YaleWomen’s Stephanie Yu Lim ’00 interviews Alice Moore ’04 MFA , ’15 PhD, the woman who, in conjunction with the Yale Women Faculty Forum and with the sponsorship of Nancy Alexander ’79, ’84 MBA and Phillip Bernstein ’79, created Women at Yale: A Tour in celebration of the 40th anniversary of the coeducation of Yale College and the 140th anniversary of the coeducation of the Graduate & Professional Schools.
Q: How did you come up with the idea for the tour?
The tour was the brainchild of Professor Laura Wexler and the Yale Women Faculty Forum. Laura knew my previous work on gender and iconography at Yale and I was very excited when she asked me to take over the project. With the generous sponsorship of Nancy Alexander and Phillip Bernstein—both Yale College class of 1979—we were able to produce a pamphlet, a website, and a podcast!
Q: What does the tour mean to you?
When I came to Yale as a graduate student in the School of Drama and then in American Studies, I knew nothing about the University’s long history with female students. Knowing more about women’s history on campus is empowering—to me as a woman and scholar, to other women, and to the entire University community. The men of Yale College fought and marched for coeducation throughout the 1960s. It is vital for the health and growth of the community to remember that women and men worked together toward gender equity.
Q: Why should a Women’s Tour matter at Yale?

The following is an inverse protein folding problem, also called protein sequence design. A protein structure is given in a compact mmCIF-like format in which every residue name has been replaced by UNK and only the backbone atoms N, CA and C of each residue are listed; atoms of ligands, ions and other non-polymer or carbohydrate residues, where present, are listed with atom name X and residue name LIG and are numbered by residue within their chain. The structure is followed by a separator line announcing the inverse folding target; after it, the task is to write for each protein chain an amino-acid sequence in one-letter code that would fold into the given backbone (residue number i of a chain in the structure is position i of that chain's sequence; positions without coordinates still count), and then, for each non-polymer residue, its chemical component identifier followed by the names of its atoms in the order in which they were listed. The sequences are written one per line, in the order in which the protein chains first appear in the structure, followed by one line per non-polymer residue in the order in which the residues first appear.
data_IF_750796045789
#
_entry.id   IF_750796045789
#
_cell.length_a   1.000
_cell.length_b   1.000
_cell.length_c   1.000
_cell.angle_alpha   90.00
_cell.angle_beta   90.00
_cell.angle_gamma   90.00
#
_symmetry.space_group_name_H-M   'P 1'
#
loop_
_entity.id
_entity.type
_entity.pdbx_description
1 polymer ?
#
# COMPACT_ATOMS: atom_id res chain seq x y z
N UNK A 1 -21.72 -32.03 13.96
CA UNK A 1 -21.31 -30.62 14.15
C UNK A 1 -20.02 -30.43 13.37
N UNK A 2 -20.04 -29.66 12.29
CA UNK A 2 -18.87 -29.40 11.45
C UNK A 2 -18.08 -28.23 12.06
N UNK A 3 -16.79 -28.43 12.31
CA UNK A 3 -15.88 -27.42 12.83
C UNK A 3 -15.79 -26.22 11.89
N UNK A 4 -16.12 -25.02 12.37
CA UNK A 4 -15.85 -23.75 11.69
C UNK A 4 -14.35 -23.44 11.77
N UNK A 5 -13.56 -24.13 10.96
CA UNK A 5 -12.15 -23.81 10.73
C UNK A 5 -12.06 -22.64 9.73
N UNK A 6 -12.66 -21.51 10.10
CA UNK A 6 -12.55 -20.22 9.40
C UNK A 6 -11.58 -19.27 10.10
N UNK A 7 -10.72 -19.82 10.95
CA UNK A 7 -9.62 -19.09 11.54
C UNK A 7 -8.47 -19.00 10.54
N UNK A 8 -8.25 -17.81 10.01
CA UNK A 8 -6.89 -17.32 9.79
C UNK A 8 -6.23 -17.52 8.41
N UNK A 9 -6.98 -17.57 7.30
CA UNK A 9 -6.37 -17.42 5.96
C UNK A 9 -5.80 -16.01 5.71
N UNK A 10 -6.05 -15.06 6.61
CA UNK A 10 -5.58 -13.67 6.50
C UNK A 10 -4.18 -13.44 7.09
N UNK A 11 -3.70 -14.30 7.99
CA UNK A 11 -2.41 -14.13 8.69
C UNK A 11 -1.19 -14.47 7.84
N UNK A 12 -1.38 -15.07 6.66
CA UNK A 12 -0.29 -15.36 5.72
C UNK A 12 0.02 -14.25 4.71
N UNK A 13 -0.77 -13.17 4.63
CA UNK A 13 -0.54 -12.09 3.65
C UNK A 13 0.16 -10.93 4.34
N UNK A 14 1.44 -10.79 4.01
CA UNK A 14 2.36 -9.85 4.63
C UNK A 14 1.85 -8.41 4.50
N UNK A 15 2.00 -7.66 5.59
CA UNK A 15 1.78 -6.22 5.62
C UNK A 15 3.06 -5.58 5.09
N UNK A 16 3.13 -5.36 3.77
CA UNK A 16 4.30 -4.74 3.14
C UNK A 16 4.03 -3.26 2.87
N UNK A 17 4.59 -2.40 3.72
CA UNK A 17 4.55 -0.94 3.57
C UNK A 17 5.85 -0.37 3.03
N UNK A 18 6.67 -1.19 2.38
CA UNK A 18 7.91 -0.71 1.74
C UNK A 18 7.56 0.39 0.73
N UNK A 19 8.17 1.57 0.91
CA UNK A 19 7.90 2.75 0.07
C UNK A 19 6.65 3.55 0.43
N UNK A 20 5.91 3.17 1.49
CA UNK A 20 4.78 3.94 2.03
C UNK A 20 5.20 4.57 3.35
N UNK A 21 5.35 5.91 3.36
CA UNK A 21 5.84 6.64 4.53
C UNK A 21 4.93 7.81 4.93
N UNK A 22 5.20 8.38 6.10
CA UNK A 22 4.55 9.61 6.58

It’s easy to believe, as many do, that female students first came to Yale via the School of Nursing. But long before that professional school opened in 1923, the School of Fine Arts admitted women in 1869, the first female PhDs received diplomas in 1894, and one woman argued her way into the all-male Law School in 1885. The history of women at Yale is complex and intricately tied into the history of the University.
Q: Is there a part of the tour you love most? If so, what part and why?
When I gave this tour for a group of YaleWomen Connecticut alums in July, I kept exclaiming: Oh, I really love this story! Indeed, every story I unearthed became dear to me. But I found the many stories told by and about Elga Wasserman truly inspiring. As Special Assistant to President Brewster on the Education of Women, she guided Yale College’s transition into coeducation with an impressive amount of no-nonsense practicality, skill, and dry humor. Hers is a biographical gem waiting to be written.
Q: What did you learn and how did your perspective of Yale change after putting together this tour?
Women are everywhere at Yale! You just have to know where and how to look. Even though Yale was originally made by and for men—and most of the iconography and naming at Yale reflects this history—women can be found in every nook and cranny. When I look across from Old Campus to the New Haven Green now, I imagine the first commencement in 1719 (after the College moved from Old Saybrook to New Haven) and the story of the women’s voices raised in song from the next room. I wouldn’t know that if I hadn’t read the footnotes of the history books!
Q: Did you uncover any interesting or surprising facts while doing your research?
I still love to walk into the quiet spot to the right of Vanderbilt Hall (as you face the Hall from the inside of Old Campus) and rediscover the cornerstone for the School of the Fine Arts high up on the side of Street Hall. Although the cornerstone says nothing about how this school was the first to welcome female students, when I see it, I imagine the Silliman sisters entering the building for their first class and I know: women are always part of the story. We just have to work to bring them back into visibility.
Alice’s scholarly work centers on questions of memory, public history, and representation in performance, visual culture, and the built environment. Alice earned her PhD in American Studies at Yale, MFA in Dramaturgy and Dramatic Criticism from the Yale School of Drama, and BA in Theatre and German Literature from Wesleyan University.
—Stephanie Yu Lim ’00, Chair, YaleWomen Communications Content Committee